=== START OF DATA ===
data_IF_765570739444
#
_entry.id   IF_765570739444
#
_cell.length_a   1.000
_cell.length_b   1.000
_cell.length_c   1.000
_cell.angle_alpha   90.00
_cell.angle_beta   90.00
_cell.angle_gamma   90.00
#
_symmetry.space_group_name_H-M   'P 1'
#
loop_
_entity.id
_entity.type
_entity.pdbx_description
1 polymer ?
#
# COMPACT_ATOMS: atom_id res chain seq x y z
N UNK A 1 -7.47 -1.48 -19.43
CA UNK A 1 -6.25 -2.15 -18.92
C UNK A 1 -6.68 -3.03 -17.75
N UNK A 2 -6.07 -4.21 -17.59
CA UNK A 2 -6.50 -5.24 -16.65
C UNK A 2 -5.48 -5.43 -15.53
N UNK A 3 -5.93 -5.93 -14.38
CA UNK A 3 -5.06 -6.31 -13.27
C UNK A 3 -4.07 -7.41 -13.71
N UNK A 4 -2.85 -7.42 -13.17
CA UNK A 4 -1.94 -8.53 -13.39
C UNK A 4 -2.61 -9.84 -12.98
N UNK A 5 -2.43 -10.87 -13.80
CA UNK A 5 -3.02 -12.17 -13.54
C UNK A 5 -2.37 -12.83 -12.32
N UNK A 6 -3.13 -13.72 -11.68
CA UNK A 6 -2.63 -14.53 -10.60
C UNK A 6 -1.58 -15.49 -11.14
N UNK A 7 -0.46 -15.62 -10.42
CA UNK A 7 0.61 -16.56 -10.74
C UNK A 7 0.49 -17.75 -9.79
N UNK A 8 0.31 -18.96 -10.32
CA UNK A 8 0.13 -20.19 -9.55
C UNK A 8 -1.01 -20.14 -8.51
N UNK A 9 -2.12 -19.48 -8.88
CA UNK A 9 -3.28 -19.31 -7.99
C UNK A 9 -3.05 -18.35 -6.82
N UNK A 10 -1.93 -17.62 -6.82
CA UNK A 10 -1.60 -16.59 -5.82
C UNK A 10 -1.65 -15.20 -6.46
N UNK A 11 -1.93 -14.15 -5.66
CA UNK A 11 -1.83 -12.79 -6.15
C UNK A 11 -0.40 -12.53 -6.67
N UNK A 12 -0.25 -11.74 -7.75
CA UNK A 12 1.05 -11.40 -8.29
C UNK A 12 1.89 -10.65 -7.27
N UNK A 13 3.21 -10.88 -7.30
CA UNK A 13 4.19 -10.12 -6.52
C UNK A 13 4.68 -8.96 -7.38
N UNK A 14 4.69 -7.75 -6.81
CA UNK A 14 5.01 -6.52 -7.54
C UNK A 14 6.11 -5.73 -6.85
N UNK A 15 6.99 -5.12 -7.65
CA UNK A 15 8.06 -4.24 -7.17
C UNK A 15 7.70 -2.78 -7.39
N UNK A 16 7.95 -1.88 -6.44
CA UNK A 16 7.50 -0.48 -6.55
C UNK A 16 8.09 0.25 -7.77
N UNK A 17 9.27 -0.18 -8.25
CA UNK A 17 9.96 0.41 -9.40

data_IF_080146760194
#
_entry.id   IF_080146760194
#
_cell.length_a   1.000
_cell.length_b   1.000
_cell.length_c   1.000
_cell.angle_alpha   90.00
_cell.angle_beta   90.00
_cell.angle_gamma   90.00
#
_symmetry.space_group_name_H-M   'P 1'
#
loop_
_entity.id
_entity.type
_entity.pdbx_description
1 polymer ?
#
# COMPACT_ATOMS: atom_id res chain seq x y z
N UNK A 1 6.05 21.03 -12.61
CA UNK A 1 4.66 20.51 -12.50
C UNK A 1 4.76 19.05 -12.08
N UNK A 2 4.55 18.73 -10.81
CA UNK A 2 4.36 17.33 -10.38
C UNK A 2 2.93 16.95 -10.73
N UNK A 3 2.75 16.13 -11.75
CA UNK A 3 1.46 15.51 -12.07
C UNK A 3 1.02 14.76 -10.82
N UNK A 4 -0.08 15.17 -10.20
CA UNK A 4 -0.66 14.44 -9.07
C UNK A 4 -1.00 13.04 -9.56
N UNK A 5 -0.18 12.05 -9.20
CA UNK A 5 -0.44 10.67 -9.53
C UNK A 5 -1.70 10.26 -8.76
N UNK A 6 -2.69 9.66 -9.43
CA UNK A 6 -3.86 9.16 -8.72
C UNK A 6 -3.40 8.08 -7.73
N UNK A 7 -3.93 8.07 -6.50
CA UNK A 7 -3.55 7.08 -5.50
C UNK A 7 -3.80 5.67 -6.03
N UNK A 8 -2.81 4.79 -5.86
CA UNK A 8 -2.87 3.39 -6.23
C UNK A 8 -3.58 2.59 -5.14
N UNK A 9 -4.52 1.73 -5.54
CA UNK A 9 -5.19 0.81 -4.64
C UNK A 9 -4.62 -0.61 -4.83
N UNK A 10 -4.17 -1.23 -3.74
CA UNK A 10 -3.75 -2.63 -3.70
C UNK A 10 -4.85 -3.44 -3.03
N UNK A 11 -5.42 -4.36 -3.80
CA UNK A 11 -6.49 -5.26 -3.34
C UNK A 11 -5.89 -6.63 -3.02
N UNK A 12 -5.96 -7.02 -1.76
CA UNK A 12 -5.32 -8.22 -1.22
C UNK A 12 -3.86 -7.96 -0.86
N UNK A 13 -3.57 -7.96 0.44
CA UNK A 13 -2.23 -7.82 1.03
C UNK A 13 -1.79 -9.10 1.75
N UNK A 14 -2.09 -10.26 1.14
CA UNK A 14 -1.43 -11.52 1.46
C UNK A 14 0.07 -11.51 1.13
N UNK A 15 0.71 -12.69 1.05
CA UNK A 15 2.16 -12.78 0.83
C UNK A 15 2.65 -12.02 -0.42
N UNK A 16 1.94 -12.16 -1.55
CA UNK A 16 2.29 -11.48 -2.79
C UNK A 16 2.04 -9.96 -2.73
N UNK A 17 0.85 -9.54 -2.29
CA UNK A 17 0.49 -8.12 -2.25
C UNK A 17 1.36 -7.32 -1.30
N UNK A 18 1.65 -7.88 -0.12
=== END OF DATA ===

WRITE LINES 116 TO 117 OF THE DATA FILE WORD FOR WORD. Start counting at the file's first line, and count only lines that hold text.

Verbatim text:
CA UNK A 9 -5.19 0.81 -4.64
C UNK A 9 -4.62 -0.61 -4.83